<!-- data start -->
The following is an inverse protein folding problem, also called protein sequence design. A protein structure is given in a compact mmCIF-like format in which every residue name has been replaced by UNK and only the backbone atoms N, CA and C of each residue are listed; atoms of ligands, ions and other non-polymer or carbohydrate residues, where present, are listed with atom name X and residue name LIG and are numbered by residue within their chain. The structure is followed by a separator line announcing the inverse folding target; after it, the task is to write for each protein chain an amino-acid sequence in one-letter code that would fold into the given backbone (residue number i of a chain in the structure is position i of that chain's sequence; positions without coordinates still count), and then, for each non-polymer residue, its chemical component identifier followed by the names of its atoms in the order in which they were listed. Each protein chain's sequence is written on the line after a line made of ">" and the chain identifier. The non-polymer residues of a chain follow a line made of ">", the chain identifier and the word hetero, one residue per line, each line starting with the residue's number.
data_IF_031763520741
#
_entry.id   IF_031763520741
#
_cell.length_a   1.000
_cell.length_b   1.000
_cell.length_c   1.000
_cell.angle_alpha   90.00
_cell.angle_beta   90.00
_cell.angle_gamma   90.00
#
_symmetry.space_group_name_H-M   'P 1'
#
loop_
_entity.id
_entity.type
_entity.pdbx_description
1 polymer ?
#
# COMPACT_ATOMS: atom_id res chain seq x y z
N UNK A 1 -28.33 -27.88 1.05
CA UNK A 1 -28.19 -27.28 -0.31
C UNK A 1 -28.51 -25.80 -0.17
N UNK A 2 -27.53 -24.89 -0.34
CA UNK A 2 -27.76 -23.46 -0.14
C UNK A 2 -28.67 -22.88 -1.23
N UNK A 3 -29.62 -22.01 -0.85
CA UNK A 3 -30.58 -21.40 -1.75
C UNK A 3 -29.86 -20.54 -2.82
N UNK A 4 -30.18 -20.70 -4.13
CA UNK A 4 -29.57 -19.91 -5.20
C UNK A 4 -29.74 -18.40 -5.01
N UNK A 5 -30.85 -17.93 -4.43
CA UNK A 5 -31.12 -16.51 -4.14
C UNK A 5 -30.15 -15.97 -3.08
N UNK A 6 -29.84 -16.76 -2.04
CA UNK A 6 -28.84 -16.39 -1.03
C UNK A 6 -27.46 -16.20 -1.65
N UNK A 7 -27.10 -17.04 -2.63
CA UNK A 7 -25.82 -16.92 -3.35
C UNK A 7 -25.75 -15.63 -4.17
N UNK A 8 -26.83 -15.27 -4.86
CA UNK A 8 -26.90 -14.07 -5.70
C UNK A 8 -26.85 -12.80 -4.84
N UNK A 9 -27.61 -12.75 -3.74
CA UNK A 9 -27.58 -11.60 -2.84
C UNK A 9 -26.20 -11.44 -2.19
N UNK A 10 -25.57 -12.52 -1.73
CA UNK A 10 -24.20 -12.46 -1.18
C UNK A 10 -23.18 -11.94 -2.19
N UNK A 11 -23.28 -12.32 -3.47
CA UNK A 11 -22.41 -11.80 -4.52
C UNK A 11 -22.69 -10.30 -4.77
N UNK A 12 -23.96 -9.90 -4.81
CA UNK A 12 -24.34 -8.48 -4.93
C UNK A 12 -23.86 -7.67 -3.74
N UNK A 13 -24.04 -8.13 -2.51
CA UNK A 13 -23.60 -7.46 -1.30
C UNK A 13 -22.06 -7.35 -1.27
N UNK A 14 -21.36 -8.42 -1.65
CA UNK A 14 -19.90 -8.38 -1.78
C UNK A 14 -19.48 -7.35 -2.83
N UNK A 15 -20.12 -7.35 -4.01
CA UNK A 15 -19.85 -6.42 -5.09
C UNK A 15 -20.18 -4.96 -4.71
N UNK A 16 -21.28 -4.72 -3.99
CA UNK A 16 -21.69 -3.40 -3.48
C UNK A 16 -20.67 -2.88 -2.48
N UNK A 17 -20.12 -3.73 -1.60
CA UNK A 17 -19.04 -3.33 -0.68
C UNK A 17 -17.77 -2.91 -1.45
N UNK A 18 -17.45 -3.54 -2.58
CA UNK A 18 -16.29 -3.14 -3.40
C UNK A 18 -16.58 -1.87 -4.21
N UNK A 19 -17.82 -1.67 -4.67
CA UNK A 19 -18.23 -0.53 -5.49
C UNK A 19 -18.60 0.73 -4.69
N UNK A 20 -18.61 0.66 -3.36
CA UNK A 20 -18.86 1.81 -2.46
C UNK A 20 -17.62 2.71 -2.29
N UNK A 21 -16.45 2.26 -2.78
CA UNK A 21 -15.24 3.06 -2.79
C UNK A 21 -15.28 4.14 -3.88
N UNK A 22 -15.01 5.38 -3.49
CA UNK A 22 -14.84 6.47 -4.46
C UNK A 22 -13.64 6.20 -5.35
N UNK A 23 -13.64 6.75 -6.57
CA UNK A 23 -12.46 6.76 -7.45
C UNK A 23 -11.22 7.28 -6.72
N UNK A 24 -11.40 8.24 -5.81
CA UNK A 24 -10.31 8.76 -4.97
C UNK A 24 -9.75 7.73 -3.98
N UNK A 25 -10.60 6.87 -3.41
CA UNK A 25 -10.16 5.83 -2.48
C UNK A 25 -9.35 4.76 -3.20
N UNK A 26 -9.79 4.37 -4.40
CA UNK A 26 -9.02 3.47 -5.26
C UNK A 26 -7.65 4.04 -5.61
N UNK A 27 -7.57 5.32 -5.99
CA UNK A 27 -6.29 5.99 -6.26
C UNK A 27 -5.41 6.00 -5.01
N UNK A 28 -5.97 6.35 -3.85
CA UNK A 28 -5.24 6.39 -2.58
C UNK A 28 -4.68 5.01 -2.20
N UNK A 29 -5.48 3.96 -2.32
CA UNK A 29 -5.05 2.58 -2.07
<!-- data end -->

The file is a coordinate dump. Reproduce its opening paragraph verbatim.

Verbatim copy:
The following is an inverse protein folding problem, also called protein sequence design. A protein structure is given in a compact mmCIF-like format in which every residue name has been replaced by UNK and only the backbone atoms N, CA and C of each residue are listed; atoms of ligands, ions and other non-polymer or carbohydrate residues, where present, are listed with atom name X and residue name LIG and are numbered by residue within their chain. The structure is followed by a separator line announcing the inverse folding target; after it, the task is to write for each protein chain an amino-acid sequence in one-letter code that would fold into the given backbone (residue number i of a chain in the structure is position i of that chain's sequence; positions without coordinates still count), and then, for each non-polymer residue, its chemical component identifier followed by the names of its atoms in the order in which they were listed. Each protein chain's sequence is written on the line after a line made of ">" and the chain identifier. The non-polymer residues of a chain follow a line made of ">", the chain identifier and the word hetero, one residue per line, each line starting with the residue's number.